I found this essay by Dustin Curtis fascinating:
When I got back to San Francisco after a three month trip to Southeast Asia last year, I had no possessions. I was living out of hotels. Everything I carried had to fit into a backpack, so I spent the time to carefully research and buy only the very best of each individual item I was carrying. The best towel. The best pen and notebook. The best headlamp. The best headphones. The best wallet. Everything I owned had been carefully designed by a person who cared deeply about the problem being solved.
The advice in his piece flies in the face of our current culture of consumerism. You know the kind where people just buy things because they like buying things. Most of the time a purchase is made because it’s motivated by a need, like ‘I need a new shirt’, so you go and look around and buy one and that’s ok. The bad kind of buying is when you see a store advertising ‘SALE up to 50% off!’ and you wander in only to end up buying stuff that you never needed but just couldn’t pass on the fantastic discount those items were being sold at. That’s not so good.
I think what Dustin is addressing in his essay (albeit indirectly) is that we should think more carefully about the things that we buy to ensure that we don’t just get for the sake of getting but that we get the best of every item possible in order to firstly minimise our purchases and to secondly maximise our enjoyment of each of these items.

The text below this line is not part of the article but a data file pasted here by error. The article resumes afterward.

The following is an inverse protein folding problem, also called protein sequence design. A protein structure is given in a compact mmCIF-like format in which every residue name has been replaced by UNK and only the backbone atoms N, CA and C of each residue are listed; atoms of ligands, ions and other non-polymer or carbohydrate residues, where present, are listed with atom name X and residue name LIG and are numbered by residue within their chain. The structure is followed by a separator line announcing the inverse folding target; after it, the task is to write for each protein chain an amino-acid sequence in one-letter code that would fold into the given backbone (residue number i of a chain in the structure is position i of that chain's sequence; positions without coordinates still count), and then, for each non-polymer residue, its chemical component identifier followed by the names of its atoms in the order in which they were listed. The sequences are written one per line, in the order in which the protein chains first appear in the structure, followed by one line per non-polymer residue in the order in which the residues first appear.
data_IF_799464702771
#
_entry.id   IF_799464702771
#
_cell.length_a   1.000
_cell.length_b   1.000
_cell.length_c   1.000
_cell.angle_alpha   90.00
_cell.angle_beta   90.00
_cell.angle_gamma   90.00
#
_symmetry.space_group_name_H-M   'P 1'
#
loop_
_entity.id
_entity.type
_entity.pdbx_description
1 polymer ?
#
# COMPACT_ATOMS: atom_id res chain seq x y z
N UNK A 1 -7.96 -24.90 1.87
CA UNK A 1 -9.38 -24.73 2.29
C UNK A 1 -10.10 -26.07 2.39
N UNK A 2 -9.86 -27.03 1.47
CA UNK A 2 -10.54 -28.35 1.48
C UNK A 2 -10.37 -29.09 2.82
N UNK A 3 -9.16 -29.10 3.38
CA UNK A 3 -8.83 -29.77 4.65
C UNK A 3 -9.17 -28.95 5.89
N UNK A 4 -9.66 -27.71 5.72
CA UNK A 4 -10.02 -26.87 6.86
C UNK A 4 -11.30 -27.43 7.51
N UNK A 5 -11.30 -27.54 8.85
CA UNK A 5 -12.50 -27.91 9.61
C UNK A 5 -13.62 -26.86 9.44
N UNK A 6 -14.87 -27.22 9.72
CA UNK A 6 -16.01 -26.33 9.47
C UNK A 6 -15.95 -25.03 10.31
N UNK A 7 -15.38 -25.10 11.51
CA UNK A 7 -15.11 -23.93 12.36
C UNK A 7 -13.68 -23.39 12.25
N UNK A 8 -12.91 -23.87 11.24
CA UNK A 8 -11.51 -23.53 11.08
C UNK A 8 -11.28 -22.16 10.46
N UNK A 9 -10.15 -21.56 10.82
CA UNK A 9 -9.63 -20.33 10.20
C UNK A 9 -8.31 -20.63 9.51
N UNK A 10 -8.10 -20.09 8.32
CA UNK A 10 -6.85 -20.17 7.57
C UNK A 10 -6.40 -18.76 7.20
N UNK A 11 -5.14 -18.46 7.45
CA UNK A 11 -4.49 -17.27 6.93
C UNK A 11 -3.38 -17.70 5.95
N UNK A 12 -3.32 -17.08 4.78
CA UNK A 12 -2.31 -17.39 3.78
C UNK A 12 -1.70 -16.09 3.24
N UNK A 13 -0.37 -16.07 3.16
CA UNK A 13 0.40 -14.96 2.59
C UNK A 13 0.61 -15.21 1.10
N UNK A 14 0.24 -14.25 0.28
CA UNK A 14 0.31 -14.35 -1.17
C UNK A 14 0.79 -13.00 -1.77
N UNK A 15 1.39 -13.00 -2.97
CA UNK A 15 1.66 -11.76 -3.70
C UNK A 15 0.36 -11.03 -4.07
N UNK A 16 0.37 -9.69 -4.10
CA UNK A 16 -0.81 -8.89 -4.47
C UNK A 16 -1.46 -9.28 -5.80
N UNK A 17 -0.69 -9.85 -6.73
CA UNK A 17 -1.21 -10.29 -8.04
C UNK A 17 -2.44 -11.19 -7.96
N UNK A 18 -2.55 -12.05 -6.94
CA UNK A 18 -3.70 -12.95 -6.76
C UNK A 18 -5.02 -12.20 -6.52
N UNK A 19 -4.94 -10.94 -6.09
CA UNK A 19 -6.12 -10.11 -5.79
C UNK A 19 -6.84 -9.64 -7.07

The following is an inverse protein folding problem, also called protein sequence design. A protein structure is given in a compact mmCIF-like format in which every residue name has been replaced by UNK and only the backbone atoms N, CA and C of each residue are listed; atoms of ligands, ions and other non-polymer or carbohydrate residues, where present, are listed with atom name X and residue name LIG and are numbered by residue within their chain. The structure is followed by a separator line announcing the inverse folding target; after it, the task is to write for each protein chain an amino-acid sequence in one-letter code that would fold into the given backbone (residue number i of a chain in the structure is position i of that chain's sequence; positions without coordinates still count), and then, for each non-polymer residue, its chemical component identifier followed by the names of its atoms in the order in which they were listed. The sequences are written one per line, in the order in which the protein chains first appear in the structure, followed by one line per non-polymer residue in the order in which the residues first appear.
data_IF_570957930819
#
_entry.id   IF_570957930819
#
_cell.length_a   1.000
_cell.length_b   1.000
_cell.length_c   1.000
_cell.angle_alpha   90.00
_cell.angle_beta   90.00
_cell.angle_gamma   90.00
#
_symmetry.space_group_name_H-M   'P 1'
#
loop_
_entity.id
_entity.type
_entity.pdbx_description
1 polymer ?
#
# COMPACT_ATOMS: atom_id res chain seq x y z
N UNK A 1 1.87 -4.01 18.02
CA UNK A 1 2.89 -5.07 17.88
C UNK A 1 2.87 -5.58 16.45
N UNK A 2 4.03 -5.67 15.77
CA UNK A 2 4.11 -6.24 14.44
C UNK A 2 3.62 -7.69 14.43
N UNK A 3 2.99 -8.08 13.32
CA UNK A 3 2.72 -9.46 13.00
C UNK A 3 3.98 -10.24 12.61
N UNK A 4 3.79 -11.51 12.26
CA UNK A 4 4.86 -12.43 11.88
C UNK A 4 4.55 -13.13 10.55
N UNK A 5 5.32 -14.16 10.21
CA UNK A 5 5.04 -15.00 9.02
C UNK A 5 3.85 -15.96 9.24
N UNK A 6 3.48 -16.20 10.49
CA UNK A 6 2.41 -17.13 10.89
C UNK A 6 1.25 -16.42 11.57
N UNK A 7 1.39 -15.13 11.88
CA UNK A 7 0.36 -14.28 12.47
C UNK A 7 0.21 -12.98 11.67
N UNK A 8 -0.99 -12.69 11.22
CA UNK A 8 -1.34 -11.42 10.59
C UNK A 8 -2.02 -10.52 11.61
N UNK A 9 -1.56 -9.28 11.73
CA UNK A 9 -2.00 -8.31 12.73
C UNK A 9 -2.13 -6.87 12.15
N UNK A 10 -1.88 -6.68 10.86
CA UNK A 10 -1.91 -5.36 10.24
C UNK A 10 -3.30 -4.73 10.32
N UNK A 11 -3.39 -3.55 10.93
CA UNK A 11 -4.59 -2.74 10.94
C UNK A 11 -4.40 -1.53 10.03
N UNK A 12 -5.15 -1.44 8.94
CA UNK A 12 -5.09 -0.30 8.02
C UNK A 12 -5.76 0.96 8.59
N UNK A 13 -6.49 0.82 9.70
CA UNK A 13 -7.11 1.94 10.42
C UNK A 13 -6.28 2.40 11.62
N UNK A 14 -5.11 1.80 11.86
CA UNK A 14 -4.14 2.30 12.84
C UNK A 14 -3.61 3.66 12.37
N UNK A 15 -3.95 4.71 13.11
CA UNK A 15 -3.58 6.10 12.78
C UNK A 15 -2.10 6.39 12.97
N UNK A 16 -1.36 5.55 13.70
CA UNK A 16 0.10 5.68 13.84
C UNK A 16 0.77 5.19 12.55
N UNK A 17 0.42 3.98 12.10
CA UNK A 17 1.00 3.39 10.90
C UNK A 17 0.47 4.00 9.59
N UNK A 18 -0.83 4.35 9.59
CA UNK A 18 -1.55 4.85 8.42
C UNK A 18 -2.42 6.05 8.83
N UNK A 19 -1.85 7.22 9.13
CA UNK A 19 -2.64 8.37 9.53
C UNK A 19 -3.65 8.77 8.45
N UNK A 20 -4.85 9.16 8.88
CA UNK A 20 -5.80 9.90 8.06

I agree that there’s a lot to learn about getting the best of everything you need. It would definitely cut down waste for one if people would pay a bit more for something that lasted them 20 years instead of 2. But to know what is the best for a person is tricky as everyone has different needs and criteria for choosing something. To me the best smart phone is definitely the iPhone by Apple because it hits all the right notes for what a great smart phone should be. But to another person it might be an Android phone or even a Windows phone.
Deciding on what’s best is a personal choice.
Over here in Singapore people tend to be so wasteful. You often see people going to sales and just grabbing any old thing just because it’s a bargain. I think part of it stems from our past where a lot of people were poor migrants who came to Singapore looking for a better future. Growing up in such times the dream (as I see it) would be to have enough money to be able to buy whatever you want whenever you wanted it. Or at the very least to cultivate a latent desire to obtain shiny new things.
I’ve seen people who have more stuff than they have time on earth to use it all, and they still want more. This is a first world problem that needs some eradication if you ask me.
Actively seeking for the best also means making concious decisions about the things that you choose to buy. It requires discipline and patience, to ignore the voice inside that says ‘Get Get GET!’ and ask yourself, ‘Does this piece of equipement/clothing/tool/toy really fit the need that I have?’ and more importantly ‘Can I do without it?’ instead.
Because that’s what choosing the best is all about.